The narrow ramp at the outside edge of these stairs allows a cyclist to roll a bike up the incline while walking on the stairs.
Where the terrain is too steep for a walkable ramp, this treatment has several advantages for both cyclists and pedestrians.
For cyclists, it makes climbing the stairs easier, especially if the bike is heavily loaded. It allows stopping on the stairs without having to set down a bike. And it gets the bike off to the side where it does not create conflicts with other stair users.
For pedestrians, the ramp leads cyclists to self-segregate to the outside edge of the stairs, leaving the center of the stairs and the handrail available for pedestrians.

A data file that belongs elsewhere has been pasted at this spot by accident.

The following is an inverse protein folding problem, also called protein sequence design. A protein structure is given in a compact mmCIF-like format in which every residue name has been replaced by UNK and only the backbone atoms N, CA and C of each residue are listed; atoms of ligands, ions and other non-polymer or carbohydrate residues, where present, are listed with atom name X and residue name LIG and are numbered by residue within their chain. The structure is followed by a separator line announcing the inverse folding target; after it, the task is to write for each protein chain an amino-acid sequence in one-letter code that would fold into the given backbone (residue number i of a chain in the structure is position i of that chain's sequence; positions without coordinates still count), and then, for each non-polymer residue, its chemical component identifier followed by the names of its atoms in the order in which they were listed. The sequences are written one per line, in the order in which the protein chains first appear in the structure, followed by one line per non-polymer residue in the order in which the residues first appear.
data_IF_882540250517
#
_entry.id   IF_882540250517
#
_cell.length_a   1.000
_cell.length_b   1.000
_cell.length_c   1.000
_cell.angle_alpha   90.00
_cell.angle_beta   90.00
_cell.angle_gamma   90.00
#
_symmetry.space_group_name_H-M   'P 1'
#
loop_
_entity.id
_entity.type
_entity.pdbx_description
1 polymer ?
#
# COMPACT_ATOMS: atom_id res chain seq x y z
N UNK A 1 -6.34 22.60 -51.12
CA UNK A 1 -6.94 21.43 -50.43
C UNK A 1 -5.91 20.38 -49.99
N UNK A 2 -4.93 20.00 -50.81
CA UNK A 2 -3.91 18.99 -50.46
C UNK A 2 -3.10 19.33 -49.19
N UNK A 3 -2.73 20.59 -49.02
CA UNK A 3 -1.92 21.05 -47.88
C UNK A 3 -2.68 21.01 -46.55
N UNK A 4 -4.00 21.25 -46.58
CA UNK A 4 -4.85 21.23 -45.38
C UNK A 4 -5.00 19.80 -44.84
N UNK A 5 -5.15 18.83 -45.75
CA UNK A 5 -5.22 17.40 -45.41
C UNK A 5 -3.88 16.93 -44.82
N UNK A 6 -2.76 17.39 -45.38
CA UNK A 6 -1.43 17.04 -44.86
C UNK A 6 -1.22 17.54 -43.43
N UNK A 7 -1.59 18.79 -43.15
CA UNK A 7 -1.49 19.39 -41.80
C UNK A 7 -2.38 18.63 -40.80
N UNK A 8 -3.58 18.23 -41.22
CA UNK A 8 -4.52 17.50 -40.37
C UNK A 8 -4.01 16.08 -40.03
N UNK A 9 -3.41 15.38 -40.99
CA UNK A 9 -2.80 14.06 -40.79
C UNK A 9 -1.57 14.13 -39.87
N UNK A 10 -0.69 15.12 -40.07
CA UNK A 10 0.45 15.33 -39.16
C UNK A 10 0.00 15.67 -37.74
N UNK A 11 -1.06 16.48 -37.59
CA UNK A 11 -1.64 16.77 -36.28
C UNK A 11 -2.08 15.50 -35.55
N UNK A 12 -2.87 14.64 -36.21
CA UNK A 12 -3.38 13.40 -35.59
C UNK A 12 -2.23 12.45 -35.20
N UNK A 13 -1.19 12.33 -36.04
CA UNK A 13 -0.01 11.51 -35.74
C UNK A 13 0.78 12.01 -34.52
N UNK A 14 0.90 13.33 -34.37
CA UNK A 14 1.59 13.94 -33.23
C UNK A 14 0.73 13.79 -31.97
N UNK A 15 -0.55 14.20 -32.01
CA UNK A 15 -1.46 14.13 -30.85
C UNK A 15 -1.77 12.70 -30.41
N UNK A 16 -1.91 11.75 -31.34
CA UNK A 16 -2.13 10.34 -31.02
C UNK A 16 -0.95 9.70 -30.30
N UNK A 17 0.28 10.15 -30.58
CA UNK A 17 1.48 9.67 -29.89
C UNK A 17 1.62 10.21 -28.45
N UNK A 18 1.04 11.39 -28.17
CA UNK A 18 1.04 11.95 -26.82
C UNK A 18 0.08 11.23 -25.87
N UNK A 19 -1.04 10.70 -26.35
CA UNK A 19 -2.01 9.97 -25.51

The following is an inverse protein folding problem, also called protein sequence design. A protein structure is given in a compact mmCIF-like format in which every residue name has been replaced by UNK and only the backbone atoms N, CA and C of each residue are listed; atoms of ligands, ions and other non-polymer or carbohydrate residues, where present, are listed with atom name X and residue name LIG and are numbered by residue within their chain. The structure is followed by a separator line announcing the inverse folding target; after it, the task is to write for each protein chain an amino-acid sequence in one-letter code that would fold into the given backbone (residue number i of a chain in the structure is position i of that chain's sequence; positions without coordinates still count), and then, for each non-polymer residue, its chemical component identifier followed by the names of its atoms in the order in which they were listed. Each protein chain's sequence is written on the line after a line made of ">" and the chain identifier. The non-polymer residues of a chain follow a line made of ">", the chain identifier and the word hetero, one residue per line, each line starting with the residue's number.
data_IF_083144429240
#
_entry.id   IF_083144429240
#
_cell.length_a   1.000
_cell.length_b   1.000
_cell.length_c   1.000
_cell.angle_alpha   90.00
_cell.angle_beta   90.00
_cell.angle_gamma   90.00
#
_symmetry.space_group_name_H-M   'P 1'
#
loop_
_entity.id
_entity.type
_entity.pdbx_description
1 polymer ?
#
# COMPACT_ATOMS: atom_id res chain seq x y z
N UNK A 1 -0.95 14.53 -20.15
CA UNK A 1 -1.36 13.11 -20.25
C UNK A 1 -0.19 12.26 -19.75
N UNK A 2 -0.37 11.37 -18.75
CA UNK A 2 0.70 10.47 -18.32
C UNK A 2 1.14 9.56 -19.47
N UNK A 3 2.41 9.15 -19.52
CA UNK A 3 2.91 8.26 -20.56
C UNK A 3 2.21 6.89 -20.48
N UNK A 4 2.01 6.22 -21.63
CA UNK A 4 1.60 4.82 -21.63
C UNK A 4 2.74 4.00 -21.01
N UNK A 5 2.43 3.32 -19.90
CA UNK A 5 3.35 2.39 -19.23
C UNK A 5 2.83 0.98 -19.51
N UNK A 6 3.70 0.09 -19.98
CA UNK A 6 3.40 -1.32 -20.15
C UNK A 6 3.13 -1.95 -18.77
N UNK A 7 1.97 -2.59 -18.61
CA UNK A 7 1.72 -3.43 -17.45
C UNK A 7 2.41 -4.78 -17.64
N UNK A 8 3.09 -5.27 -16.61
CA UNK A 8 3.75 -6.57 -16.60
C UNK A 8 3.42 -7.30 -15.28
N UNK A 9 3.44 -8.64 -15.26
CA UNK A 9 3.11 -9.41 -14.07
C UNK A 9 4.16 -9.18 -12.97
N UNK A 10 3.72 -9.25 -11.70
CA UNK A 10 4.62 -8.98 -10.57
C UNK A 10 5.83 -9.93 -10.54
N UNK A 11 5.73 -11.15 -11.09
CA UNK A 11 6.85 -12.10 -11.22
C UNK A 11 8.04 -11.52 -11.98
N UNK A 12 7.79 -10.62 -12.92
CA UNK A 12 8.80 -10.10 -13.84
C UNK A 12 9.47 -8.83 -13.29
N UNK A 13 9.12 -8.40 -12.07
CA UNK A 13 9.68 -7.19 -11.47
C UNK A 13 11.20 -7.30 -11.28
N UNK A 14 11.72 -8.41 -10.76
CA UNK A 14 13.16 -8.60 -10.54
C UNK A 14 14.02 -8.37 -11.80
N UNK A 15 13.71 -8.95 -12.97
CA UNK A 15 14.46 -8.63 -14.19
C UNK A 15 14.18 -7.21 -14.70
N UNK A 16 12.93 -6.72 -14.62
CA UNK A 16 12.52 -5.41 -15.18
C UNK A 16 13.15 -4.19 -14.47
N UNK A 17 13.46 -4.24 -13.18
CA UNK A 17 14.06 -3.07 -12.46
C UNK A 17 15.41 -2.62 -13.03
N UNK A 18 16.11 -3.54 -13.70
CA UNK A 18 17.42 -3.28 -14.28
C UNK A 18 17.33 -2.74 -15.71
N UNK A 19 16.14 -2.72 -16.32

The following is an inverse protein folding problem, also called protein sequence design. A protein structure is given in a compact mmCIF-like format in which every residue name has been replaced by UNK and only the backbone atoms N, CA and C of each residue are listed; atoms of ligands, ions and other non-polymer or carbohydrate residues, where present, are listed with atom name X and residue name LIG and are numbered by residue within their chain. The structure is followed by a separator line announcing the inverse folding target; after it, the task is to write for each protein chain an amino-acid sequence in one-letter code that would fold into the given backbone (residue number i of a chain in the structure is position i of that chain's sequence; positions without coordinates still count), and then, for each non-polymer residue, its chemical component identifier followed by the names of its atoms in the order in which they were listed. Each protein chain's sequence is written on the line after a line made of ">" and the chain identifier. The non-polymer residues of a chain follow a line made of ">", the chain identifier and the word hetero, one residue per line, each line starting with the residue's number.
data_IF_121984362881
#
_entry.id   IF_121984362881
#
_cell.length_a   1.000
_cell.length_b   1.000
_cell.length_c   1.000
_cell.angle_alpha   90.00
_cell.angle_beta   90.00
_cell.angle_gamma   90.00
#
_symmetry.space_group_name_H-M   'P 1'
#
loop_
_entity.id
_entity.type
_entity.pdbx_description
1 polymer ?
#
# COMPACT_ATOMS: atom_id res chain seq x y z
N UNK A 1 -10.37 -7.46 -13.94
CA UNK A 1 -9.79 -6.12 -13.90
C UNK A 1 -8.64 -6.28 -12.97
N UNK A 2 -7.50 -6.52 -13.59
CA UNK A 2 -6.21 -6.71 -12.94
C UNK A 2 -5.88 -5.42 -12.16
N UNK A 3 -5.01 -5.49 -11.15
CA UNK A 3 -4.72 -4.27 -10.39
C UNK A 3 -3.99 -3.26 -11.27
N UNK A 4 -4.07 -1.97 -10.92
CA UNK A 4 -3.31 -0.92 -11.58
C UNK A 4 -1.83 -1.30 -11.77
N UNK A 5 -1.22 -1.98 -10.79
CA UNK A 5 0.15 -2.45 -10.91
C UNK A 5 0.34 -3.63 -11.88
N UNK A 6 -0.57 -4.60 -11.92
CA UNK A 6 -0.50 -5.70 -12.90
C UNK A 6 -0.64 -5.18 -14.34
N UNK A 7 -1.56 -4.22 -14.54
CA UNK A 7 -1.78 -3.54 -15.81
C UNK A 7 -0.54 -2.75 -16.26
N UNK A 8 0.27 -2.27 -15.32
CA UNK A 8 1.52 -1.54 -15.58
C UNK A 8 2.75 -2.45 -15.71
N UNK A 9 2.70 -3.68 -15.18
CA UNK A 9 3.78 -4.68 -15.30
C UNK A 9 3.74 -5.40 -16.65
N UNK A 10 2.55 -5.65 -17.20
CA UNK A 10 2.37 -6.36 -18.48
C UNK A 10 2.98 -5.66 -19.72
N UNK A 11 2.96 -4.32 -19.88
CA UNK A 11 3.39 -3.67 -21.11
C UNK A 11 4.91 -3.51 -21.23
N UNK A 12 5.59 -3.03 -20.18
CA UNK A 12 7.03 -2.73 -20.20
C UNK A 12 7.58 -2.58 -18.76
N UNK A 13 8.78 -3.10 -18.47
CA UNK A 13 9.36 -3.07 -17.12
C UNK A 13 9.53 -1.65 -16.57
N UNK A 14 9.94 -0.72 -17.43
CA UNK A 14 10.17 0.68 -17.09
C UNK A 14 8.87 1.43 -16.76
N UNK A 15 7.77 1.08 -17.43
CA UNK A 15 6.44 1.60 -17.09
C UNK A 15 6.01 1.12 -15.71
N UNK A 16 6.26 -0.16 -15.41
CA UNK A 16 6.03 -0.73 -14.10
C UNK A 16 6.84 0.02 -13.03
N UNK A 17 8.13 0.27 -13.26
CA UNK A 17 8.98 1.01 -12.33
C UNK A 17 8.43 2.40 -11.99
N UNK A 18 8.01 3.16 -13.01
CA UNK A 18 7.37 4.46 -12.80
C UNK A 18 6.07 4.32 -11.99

This staircase connects two major cycling routes in Seattle, Lakeside Avenue and Interstate 90. I-90 crosses over Lake Washington here on an elevated bridge several stories above Lakeside Ave.
I've seen this concept retrofitted onto existing staircases as simply as laying a length of worn railroad rail along the edge of the stairs, providing a channel (sometimes called a "runnel") that guides the wheels and stays put by its own weight.